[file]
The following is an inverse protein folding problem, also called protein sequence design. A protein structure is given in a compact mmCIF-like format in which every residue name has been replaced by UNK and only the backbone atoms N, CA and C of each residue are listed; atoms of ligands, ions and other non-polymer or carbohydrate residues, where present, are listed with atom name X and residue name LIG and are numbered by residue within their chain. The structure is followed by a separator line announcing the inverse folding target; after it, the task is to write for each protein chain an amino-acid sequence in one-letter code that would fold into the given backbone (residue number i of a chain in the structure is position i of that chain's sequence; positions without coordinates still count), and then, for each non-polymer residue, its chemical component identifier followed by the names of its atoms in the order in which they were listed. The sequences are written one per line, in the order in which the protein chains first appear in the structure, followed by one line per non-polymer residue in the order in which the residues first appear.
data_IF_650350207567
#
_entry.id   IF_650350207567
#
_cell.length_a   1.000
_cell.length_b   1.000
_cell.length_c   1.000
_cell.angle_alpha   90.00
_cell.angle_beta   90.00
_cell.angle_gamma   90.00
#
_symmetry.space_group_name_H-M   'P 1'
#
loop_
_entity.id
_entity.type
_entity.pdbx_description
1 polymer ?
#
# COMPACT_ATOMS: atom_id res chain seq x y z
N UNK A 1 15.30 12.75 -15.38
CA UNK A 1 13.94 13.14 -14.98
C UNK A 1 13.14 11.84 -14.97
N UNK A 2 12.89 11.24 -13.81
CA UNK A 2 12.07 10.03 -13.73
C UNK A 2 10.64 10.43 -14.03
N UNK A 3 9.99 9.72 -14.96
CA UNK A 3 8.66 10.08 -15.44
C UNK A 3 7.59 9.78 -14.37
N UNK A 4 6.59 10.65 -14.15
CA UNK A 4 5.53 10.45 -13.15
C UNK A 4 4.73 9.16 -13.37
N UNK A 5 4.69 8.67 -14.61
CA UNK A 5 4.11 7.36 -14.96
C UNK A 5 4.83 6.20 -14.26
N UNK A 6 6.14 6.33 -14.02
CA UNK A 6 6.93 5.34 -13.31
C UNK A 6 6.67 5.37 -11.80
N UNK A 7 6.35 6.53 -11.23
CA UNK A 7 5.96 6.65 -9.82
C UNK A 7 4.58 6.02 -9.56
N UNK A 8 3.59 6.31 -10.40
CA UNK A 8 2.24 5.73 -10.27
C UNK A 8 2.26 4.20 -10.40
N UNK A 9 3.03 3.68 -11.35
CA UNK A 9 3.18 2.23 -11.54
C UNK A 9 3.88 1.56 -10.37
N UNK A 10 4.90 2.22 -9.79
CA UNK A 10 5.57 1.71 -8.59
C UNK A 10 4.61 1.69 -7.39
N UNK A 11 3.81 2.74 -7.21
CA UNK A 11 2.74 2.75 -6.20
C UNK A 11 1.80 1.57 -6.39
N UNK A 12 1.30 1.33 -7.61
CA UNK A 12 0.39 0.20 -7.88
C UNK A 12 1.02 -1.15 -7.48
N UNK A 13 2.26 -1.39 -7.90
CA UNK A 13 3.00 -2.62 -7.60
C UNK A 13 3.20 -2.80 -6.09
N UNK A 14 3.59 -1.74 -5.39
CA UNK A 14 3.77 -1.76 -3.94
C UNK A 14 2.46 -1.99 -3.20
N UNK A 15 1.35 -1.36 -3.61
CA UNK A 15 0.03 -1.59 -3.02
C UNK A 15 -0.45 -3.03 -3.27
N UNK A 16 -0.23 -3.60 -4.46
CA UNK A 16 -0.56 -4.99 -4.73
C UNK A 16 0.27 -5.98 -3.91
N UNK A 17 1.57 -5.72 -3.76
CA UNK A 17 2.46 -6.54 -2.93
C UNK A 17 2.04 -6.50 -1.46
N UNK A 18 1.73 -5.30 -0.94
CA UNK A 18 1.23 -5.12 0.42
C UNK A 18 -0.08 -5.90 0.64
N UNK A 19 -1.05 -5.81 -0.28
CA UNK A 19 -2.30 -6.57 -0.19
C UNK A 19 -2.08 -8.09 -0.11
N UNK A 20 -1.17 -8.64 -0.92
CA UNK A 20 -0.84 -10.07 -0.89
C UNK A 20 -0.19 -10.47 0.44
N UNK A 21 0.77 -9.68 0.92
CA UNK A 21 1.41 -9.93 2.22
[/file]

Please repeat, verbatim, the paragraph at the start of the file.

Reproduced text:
The following is an inverse protein folding problem, also called protein sequence design. A protein structure is given in a compact mmCIF-like format in which every residue name has been replaced by UNK and only the backbone atoms N, CA and C of each residue are listed; atoms of ligands, ions and other non-polymer or carbohydrate residues, where present, are listed with atom name X and residue name LIG and are numbered by residue within their chain. The structure is followed by a separator line announcing the inverse folding target; after it, the task is to write for each protein chain an amino-acid sequence in one-letter code that would fold into the given backbone (residue number i of a chain in the structure is position i of that chain's sequence; positions without coordinates still count), and then, for each non-polymer residue, its chemical component identifier followed by the names of its atoms in the order in which they were listed. The sequences are written one per line, in the order in which the protein chains first appear in the structure, followed by one line per non-polymer residue in the order in which the residues first appear.